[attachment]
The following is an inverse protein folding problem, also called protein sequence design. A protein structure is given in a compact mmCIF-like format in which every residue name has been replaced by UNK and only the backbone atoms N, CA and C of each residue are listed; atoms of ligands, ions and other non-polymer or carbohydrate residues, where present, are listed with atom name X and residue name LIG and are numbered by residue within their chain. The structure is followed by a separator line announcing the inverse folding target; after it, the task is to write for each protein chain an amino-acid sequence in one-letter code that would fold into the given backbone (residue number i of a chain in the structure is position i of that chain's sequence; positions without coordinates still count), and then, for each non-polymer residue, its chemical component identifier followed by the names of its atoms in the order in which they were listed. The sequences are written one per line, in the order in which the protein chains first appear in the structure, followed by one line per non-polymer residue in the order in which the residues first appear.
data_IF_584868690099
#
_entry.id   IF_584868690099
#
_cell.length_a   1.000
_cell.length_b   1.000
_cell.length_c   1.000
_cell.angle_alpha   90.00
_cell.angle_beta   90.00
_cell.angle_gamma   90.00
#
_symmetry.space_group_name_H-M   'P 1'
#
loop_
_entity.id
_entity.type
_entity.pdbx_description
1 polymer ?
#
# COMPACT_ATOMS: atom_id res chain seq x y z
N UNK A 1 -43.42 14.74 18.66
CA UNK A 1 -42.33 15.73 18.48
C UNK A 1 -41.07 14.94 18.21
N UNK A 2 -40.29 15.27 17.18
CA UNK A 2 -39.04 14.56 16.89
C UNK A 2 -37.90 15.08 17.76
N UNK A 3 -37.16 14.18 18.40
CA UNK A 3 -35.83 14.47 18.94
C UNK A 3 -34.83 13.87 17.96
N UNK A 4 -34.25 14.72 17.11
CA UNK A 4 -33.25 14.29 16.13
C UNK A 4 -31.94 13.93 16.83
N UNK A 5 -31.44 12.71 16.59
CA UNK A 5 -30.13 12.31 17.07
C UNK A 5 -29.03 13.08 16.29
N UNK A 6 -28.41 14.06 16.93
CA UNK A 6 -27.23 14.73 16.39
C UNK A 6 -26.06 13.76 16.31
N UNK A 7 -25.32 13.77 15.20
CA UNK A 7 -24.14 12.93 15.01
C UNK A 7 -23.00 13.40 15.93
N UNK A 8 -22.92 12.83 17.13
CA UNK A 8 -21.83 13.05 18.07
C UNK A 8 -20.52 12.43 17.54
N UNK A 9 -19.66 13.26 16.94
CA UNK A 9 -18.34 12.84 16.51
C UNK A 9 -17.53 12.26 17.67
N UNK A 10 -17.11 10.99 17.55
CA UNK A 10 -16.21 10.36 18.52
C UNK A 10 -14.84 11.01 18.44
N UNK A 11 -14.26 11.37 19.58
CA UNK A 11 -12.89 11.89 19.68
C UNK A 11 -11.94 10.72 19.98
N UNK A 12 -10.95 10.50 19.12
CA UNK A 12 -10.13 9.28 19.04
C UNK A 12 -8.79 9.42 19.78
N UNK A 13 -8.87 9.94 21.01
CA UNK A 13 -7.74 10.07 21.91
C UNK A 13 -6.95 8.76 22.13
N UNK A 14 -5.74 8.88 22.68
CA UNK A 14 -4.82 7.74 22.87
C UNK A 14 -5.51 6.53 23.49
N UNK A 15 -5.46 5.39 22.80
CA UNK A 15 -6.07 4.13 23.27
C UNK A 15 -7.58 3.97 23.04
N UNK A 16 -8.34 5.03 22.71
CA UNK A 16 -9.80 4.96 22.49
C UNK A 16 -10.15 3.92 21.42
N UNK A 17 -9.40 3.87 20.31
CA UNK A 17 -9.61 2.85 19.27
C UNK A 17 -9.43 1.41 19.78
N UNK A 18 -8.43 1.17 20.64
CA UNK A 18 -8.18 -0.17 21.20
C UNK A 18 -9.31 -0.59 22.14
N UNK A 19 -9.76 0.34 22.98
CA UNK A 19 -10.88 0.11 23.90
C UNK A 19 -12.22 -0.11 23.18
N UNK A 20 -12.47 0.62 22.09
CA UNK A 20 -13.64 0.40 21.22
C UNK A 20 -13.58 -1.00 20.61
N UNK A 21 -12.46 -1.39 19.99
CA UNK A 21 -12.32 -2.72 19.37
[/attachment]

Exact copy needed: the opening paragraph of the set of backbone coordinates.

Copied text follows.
The following is an inverse protein folding problem, also called protein sequence design. A protein structure is given in a compact mmCIF-like format in which every residue name has been replaced by UNK and only the backbone atoms N, CA and C of each residue are listed; atoms of ligands, ions and other non-polymer or carbohydrate residues, where present, are listed with atom name X and residue name LIG and are numbered by residue within their chain. The structure is followed by a separator line announcing the inverse folding target; after it, the task is to write for each protein chain an amino-acid sequence in one-letter code that would fold into the given backbone (residue number i of a chain in the structure is position i of that chain's sequence; positions without coordinates still count), and then, for each non-polymer residue, its chemical component identifier followed by the names of its atoms in the order in which they were listed. The sequences are written one per line, in the order in which the protein chains first appear in the structure, followed by one line per non-polymer residue in the order in which the residues first appear.